« June 2008 Table of Contents
One on One: Vanessa Abramowitz
By Steven Hedlund
June 01, 2008
It's impossible to recite the menu at the Shrimp Market
without sounding like Benjamin Buford "Bubba" Blue from
"Forrest Gump" - Cadillac Shrimp Cocktail, Shrimp Caesar Salad,
Popcorn Shrimp, Coconut Shrimp, Three Alarm Buffalo Shrimp,
Sweet & Sour Shrimp, New England Shrimp Roll, Cajun Shrimp
Jambalaya, Shrimp Carbonara. In fact, Linguini with Shrimp
& Clams in Red Sauce is the menu's only item featuring a
protein other than shrimp.
At the helm of the Shrimp Market is Vanessa Abramowitz. The
new quick-service concept is the brainchild of her father,
Salomon Finvarb, who founded Cartagena Shrimp Co. of Cartagena,
Colombia, in 1983 and its U.S. wholesale subsidiary, Caribco
Shrimp Corp., of Aventura, Fla., in 2002. It's a family affair.
Her brother, Moris, works at the farm, which yields about
10,000 metric tons of Pacific white shrimp annually.
Three years ago, Finvarb came up with the idea of launching
a concept in the United States menuing only shrimp from the
family's Columbian farm. So he approached his daughter, who
previously edited, directed and acted in independent films,
music videos and TV commercials but was taking a break from
work to raise her three children. "It sounded like an exciting
idea, so I agreed," says the 34-year-old.
With the help of foodservice-consulting firms Tesser of San
Francisco and Synergy Consulting of Portland, Ore., the Shrimp
Market debuted in Aventura Mall in February 2007. The second
restaurant came to Pembroke Lakes Mall in Pembroke Pines, Fla.,
in April. This month, five restaurants are due to open - one in
Miami and four in the Boston area. Another seven units are
scheduled to open by year's end - one in Sunrise, Fla., and six
in the New York area. The company-owned stores generally range
from 600 to 700 square feet and are located in shopping mall
No doubt, Americans are crazy about shrimp. It is the
nation's favorite seafood, in terms of per capita consumption
at 4.4 pounds annually. But Abramowitz admits some consumers
still deem shrimp a luxury and don't realize the crustacean is
accessible and affordable; the average per-person check at the
Shrimp Market, including a beverage, is about $9, and some
items cost less than $5. Though she cites consumer education
the concept's No. 1 challenge, Abramowitz is confident the
Shrimp Market will catch on with Americans.
I caught up with the Columbia native at her Aventura office
HEDLUND: What do you enjoy
most about the foodservice
ABRAMOWITZ: Watching our business grow. It's extremely
exciting to see a restaurant up and running after a year of
developing recipes, the brand, the logo, the décor. All that
took so much thought and so much work that finally seeing a
crowd in front of the restaurant is incredibly exciting.
Is the Shrimp Market
a unique concept?
There's nothing like this out there. One of the great things
about shrimp is it can be cooked so many different ways. So
even if you eat shrimp every day of the week, you don't feel
like you're being repetitive. You can have five completely
different meals and not realize that they're all shrimp.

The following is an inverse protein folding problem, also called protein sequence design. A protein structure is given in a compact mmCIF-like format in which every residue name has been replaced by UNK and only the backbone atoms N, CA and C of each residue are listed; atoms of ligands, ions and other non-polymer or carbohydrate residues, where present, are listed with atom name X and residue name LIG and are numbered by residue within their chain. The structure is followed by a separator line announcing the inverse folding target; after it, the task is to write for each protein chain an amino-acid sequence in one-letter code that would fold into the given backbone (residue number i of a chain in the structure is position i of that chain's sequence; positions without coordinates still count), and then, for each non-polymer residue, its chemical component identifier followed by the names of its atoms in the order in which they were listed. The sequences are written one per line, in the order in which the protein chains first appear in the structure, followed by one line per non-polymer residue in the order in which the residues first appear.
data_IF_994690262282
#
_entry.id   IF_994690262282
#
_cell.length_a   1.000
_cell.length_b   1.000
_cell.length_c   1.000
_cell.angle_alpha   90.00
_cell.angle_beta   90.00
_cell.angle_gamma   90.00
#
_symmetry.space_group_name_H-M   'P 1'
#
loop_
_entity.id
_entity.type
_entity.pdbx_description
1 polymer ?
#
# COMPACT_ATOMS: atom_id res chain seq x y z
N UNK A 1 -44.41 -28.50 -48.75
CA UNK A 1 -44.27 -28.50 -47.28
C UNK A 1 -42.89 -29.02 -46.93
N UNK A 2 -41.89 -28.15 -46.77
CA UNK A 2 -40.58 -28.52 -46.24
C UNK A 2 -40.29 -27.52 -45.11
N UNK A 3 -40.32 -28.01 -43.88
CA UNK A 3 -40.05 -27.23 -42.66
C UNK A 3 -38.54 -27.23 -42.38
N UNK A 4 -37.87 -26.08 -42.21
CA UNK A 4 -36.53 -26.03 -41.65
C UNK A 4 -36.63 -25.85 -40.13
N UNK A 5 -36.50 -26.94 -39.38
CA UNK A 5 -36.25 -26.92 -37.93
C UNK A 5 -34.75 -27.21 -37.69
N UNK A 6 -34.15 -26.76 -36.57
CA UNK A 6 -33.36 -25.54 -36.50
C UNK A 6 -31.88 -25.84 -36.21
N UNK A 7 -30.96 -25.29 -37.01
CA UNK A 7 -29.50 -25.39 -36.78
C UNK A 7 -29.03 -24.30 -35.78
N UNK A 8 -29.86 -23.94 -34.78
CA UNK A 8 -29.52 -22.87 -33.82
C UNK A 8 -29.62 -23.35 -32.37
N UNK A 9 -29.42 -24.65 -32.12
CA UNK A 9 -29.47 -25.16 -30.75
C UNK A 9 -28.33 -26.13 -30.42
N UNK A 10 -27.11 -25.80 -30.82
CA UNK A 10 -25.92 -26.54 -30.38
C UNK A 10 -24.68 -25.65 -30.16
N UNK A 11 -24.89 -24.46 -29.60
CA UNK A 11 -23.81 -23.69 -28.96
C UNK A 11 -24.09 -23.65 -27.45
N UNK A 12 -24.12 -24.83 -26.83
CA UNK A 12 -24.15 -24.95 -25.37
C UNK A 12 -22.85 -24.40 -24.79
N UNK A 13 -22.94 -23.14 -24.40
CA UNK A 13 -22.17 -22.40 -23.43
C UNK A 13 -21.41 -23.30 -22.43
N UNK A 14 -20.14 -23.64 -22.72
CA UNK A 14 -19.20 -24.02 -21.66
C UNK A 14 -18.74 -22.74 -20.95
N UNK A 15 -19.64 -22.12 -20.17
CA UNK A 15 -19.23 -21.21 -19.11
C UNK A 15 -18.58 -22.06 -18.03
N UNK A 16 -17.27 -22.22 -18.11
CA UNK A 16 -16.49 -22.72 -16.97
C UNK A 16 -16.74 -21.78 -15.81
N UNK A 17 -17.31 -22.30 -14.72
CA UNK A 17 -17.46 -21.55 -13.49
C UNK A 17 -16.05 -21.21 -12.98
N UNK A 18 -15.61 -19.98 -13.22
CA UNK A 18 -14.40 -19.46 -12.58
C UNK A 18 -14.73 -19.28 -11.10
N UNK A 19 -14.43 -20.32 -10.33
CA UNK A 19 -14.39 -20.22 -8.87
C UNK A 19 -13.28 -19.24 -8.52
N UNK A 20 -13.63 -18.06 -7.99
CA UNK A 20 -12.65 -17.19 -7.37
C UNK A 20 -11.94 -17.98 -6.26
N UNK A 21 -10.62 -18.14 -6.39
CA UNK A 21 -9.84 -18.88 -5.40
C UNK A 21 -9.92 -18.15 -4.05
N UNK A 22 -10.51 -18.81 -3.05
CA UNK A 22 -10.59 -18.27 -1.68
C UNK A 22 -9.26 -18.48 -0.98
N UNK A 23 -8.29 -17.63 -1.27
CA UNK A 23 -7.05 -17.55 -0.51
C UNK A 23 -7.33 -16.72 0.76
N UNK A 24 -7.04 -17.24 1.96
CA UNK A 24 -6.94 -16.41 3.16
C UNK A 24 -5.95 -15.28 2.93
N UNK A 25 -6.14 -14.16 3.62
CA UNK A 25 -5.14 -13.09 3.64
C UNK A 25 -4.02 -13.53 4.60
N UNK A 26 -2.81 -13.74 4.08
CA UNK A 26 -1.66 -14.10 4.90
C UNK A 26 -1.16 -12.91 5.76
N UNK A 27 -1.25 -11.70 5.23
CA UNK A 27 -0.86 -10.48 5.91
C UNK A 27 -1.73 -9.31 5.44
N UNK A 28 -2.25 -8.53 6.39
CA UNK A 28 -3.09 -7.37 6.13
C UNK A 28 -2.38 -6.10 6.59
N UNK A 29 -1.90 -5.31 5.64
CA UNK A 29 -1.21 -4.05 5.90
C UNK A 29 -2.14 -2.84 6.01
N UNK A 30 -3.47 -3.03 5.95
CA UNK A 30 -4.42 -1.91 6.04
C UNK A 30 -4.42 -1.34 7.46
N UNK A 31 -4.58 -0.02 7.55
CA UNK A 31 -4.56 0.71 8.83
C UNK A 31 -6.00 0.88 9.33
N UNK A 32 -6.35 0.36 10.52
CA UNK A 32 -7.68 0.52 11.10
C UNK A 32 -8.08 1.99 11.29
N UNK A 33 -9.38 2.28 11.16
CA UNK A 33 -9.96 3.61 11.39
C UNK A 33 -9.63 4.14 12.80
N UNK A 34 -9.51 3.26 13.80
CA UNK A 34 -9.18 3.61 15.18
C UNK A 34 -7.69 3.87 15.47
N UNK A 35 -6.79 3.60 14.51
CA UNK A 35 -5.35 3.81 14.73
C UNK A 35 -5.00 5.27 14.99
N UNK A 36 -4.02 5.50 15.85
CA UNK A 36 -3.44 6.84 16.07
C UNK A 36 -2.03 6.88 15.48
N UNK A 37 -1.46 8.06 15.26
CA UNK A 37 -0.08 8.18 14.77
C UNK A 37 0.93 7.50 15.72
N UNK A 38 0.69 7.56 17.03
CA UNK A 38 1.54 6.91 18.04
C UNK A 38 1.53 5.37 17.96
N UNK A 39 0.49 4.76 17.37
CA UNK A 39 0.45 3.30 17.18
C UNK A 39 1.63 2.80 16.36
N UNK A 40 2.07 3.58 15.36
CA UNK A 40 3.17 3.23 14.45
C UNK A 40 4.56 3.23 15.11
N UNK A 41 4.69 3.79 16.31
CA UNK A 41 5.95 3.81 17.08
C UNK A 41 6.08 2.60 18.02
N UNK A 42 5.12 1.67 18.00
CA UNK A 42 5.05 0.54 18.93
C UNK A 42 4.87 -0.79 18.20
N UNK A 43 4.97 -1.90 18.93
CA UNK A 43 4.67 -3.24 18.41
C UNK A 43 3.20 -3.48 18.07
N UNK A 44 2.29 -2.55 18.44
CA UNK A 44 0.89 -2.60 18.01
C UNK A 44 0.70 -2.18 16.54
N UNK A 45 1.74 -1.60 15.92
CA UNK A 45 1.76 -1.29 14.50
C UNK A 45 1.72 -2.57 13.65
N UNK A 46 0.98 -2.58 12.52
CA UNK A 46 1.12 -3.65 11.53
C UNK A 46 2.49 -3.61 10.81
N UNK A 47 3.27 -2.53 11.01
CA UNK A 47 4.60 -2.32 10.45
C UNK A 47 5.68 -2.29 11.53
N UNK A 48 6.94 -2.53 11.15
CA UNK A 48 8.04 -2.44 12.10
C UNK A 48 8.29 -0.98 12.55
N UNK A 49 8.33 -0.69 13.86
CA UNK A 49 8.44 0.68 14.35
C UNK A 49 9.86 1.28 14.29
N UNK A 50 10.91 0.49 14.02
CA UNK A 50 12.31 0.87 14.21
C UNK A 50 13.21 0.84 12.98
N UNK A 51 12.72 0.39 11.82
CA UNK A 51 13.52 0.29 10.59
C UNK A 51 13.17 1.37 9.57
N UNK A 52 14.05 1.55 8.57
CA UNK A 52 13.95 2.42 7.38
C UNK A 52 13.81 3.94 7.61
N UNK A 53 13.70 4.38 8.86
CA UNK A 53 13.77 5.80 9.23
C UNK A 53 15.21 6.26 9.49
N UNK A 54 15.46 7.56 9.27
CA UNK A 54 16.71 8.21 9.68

What obstacles does a
shrimp-centric concept face?
Our No. 1 challenge is educating the consumer that our
shrimp is [a high quality product]. People are not used to
eating shrimp at a food court. They get nervous and ask
themselves, "Am I really going to have cocktail shrimp here?"
We need to educate the consumer that this is as fresh as it's
going to get. We take care of every single detail to make sure
that the quality of the shrimp is excellent, so that they're
Why open restaurants
in food courts?
Since we do only shrimp, if you have a self-standing
restaurant and you have a family of five and one person doesn't
like shrimp, they're not going to go to the restaurant. It's
the veto vote. If you're in a food court, four people can eat
shrimp and the other person can have pizza. We wanted to make
shrimp accessible to everyone. Shrimp prices aren't as high as
they used to be. You can serve a very good shrimp meal for the
same price as a chicken meal.
Why expand in the Northeast?
Strategically, we thought it was important to work in a hub
situation, with four or five restaurants in the same hub and
one regional manager. We wanted to jump to a new hub where
there are enough food courts to justify opening five
restaurants. With the population density in the Northeast, it
makes it very viable. The Northeast [also] has a tendency to
eat more seafood.
Are you receiving a lot of positive consumer feedback?
Yes. Fortunately, if nothing else, everybody loves the food.
Everybody says it's delicious. The quality is the same every
time they go, which is very important. After all, we're a
restaurant. The most important thing is for them to love the
food, and they're loving it.
Are you looking at expanding
the menu beyond shrimp?
Right now, we're sticking with shrimp. If we can make it
work with shrimp, we're going to stick with it. It's what we
know. It's our expertise. Hopefully, there are enough consumers
out there who eat shrimp. If we need to add one or two other
[non-shrimp] items to the menu, we'll look at it. But for now,
we're sticking with shrimp.
Associate Editor Steven Hedlund can be e-mailed at